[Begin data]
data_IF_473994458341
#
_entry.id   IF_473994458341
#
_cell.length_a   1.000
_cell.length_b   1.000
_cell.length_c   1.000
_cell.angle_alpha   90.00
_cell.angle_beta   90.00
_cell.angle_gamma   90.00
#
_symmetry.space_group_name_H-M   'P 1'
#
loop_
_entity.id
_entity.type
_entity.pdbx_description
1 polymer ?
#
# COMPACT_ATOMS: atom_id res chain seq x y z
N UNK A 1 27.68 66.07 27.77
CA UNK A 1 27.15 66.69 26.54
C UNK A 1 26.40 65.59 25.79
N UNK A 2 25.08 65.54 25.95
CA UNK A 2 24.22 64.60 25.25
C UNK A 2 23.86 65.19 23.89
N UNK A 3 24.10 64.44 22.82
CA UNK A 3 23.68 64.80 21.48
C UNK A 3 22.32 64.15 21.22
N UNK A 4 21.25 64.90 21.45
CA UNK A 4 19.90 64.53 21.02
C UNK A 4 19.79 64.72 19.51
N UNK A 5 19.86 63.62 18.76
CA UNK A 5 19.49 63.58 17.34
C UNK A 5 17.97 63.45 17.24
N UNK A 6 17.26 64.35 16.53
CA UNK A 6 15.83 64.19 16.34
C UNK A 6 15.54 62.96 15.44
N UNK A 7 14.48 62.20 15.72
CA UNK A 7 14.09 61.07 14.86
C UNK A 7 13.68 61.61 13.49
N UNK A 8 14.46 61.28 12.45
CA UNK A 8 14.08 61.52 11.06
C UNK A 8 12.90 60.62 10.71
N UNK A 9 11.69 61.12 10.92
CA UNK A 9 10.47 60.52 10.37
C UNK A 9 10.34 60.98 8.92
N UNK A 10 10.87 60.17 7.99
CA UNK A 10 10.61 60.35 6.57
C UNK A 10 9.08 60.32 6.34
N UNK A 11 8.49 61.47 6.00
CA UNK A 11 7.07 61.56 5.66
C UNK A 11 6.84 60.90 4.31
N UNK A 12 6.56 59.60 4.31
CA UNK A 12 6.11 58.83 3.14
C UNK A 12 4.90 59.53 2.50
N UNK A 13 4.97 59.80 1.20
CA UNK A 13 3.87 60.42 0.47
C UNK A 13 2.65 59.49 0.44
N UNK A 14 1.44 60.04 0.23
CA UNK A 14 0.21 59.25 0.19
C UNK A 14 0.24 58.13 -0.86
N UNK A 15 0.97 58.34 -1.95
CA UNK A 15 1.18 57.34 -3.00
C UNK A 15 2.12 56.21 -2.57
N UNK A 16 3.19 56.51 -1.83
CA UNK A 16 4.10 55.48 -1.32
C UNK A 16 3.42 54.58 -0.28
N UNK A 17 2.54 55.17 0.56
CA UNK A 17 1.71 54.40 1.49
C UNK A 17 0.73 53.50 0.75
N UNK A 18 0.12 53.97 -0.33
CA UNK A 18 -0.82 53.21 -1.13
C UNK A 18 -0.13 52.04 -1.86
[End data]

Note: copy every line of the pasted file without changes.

data_IF_473994458341
#
_entry.id   IF_473994458341
#
_cell.length_a   1.000
_cell.length_b   1.000
_cell.length_c   1.000
_cell.angle_alpha   90.00
_cell.angle_beta   90.00
_cell.angle_gamma   90.00
#
_symmetry.space_group_name_H-M   'P 1'
#
loop_
_entity.id
_entity.type
_entity.pdbx_description
1 polymer ?
#
# COMPACT_ATOMS: atom_id res chain seq x y z
N UNK A 1 27.68 66.07 27.77
CA UNK A 1 27.15 66.69 26.54
C UNK A 1 26.40 65.59 25.79
N UNK A 2 25.08 65.54 25.95
CA UNK A 2 24.22 64.60 25.25
C UNK A 2 23.86 65.19 23.89
N UNK A 3 24.10 64.44 22.82
CA UNK A 3 23.68 64.80 21.48
C UNK A 3 22.32 64.15 21.22
N UNK A 4 21.25 64.90 21.45
CA UNK A 4 19.90 64.53 21.02
C UNK A 4 19.79 64.72 19.51
N UNK A 5 19.86 63.62 18.76
CA UNK A 5 19.49 63.58 17.34
C UNK A 5 17.97 63.45 17.24
N UNK A 6 17.26 64.35 16.53
CA UNK A 6 15.83 64.19 16.34
C UNK A 6 15.54 62.96 15.44
N UNK A 7 14.48 62.20 15.72
CA UNK A 7 14.09 61.07 14.86
C UNK A 7 13.68 61.61 13.49
N UNK A 8 14.46 61.28 12.45
CA UNK A 8 14.08 61.52 11.06
C UNK A 8 12.90 60.62 10.71
N UNK A 9 11.69 61.12 10.92
CA UNK A 9 10.47 60.52 10.37
C UNK A 9 10.34 60.98 8.92
N UNK A 10 10.87 60.17 7.99
CA UNK A 10 10.61 60.35 6.57
C UNK A 10 9.08 60.32 6.34
N UNK A 11 8.49 61.47 6.00
CA UNK A 11 7.07 61.56 5.66
C UNK A 11 6.84 60.90 4.31
N UNK A 12 6.56 59.60 4.31
CA UNK A 12 6.11 58.83 3.14
C UNK A 12 4.90 59.53 2.50
N UNK A 13 4.97 59.80 1.20
CA UNK A 13 3.87 60.42 0.47
C UNK A 13 2.65 59.49 0.44
N UNK A 14 1.44 60.04 0.23
CA UNK A 14 0.21 59.25 0.19
C UNK A 14 0.24 58.13 -0.86
N UNK A 15 0.97 58.34 -1.95
CA UNK A 15 1.18 57.34 -3.00
C UNK A 15 2.12 56.21 -2.57
N UNK A 16 3.19 56.51 -1.83
CA UNK A 16 4.10 55.48 -1.32
C UNK A 16 3.42 54.58 -0.28
N UNK A 17 2.54 55.17 0.56
CA UNK A 17 1.71 54.40 1.49
C UNK A 17 0.73 53.50 0.75
N UNK A 18 0.12 53.97 -0.33
CA UNK A 18 -0.82 53.21 -1.13
C UNK A 18 -0.13 52.04 -1.86